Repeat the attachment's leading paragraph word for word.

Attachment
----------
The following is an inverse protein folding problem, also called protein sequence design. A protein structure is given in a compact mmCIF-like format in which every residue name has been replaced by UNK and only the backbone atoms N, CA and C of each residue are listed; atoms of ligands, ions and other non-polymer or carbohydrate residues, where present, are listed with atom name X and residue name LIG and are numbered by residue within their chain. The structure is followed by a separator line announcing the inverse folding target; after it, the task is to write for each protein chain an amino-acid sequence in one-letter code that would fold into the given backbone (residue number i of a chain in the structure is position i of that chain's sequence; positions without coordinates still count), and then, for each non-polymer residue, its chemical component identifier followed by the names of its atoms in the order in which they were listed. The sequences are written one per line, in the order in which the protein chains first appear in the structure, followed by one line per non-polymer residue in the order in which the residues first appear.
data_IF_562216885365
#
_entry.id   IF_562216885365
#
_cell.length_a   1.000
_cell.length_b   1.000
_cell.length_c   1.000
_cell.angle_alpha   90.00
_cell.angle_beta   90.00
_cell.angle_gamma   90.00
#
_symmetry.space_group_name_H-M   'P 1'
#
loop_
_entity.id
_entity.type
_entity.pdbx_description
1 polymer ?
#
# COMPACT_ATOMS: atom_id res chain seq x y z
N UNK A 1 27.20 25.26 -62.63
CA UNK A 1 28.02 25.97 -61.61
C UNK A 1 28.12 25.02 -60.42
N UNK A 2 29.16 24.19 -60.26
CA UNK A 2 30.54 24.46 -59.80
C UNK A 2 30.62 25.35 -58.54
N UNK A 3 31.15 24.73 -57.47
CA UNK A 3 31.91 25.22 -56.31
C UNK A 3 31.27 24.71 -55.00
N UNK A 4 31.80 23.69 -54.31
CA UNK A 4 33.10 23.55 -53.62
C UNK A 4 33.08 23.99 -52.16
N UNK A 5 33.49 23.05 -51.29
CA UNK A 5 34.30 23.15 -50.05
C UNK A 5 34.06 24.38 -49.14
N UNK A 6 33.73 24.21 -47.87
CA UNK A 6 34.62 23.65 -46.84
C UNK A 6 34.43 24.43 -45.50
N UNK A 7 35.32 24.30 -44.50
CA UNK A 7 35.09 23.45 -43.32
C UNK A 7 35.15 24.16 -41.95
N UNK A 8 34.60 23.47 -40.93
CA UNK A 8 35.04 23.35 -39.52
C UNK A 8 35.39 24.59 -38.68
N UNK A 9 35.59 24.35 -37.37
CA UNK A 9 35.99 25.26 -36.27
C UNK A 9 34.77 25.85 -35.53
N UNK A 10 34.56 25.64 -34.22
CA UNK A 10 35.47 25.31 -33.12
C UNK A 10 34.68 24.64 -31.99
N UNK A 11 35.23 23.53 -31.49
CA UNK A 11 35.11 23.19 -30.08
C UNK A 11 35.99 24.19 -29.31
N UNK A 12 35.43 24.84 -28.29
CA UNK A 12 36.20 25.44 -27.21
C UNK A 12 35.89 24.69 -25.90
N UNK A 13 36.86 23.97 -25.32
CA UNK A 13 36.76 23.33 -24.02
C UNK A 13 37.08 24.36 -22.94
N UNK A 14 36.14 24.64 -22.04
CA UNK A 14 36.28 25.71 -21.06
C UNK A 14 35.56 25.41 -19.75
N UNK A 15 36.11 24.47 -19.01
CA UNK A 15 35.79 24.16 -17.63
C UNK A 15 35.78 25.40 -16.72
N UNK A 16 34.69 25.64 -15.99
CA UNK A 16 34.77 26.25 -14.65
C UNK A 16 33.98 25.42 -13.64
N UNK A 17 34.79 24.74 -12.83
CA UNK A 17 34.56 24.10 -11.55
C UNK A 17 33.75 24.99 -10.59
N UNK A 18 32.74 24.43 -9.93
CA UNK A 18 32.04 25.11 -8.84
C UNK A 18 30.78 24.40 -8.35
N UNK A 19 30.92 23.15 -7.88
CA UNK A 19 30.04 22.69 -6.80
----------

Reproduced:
The following is an inverse protein folding problem, also called protein sequence design. A protein structure is given in a compact mmCIF-like format in which every residue name has been replaced by UNK and only the backbone atoms N, CA and C of each residue are listed; atoms of ligands, ions and other non-polymer or carbohydrate residues, where present, are listed with atom name X and residue name LIG and are numbered by residue within their chain. The structure is followed by a separator line announcing the inverse folding target; after it, the task is to write for each protein chain an amino-acid sequence in one-letter code that would fold into the given backbone (residue number i of a chain in the structure is position i of that chain's sequence; positions without coordinates still count), and then, for each non-polymer residue, its chemical component identifier followed by the names of its atoms in the order in which they were listed. The sequences are written one per line, in the order in which the protein chains first appear in the structure, followed by one line per non-polymer residue in the order in which the residues first appear.